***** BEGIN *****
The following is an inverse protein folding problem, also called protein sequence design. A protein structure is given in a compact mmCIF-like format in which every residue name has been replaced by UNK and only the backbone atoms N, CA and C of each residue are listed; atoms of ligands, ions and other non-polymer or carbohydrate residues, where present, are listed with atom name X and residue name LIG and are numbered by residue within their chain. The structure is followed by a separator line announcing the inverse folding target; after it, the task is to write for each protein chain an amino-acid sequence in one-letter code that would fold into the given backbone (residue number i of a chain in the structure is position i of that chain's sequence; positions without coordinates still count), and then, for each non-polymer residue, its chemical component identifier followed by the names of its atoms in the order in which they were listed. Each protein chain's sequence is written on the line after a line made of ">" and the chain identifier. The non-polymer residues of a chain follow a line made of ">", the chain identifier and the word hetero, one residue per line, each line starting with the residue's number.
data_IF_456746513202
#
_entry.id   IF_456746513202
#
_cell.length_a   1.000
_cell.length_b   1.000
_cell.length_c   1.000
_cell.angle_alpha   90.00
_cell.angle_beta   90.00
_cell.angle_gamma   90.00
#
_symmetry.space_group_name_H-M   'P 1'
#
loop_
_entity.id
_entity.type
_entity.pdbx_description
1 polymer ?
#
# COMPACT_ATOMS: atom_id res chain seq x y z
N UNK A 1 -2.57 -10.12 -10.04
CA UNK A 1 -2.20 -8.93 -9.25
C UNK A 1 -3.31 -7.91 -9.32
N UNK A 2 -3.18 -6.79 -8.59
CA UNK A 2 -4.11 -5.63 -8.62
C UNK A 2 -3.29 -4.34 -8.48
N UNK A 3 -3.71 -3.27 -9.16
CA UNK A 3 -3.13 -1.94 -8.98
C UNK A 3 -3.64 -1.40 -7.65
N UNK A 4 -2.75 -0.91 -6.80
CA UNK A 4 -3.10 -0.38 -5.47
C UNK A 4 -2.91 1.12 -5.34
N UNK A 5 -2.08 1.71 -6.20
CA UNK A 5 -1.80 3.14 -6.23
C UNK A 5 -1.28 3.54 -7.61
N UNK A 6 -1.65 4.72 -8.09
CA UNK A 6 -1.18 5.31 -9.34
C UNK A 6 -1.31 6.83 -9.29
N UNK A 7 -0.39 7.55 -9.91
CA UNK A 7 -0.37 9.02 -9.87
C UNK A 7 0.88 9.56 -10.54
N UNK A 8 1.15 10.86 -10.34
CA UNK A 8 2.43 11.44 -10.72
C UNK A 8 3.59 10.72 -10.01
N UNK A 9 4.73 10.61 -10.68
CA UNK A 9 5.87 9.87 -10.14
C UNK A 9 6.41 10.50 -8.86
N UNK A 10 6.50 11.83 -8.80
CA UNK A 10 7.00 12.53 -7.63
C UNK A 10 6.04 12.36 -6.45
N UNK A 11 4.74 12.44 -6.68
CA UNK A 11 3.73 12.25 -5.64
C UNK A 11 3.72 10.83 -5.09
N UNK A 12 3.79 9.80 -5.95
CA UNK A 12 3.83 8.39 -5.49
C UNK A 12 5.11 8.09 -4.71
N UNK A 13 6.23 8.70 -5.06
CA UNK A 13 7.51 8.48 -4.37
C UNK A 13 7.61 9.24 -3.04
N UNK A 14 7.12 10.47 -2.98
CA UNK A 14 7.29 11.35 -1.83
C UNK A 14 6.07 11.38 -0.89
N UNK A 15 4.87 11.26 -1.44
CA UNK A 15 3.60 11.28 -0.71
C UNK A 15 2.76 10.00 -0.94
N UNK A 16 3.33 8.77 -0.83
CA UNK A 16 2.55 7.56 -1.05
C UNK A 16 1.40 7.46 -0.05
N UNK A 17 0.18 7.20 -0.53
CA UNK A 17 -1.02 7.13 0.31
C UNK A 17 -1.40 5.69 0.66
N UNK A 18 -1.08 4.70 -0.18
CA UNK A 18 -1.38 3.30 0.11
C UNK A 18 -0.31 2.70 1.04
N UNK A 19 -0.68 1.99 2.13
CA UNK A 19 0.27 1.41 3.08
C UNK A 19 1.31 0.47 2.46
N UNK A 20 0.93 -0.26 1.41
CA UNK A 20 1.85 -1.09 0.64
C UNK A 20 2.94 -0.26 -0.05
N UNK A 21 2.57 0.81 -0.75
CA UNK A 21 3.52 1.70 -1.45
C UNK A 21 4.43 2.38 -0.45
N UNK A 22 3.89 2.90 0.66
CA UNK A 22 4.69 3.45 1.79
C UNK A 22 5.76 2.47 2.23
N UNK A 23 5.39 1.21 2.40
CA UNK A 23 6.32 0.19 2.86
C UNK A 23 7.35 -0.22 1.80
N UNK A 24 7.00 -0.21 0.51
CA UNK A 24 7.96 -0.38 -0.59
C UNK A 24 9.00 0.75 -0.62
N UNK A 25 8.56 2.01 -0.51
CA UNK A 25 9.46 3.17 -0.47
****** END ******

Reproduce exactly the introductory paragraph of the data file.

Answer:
The following is an inverse protein folding problem, also called protein sequence design. A protein structure is given in a compact mmCIF-like format in which every residue name has been replaced by UNK and only the backbone atoms N, CA and C of each residue are listed; atoms of ligands, ions and other non-polymer or carbohydrate residues, where present, are listed with atom name X and residue name LIG and are numbered by residue within their chain. The structure is followed by a separator line announcing the inverse folding target; after it, the task is to write for each protein chain an amino-acid sequence in one-letter code that would fold into the given backbone (residue number i of a chain in the structure is position i of that chain's sequence; positions without coordinates still count), and then, for each non-polymer residue, its chemical component identifier followed by the names of its atoms in the order in which they were listed. Each protein chain's sequence is written on the line after a line made of ">" and the chain identifier. The non-polymer residues of a chain follow a line made of ">", the chain identifier and the word hetero, one residue per line, each line starting with the residue's number.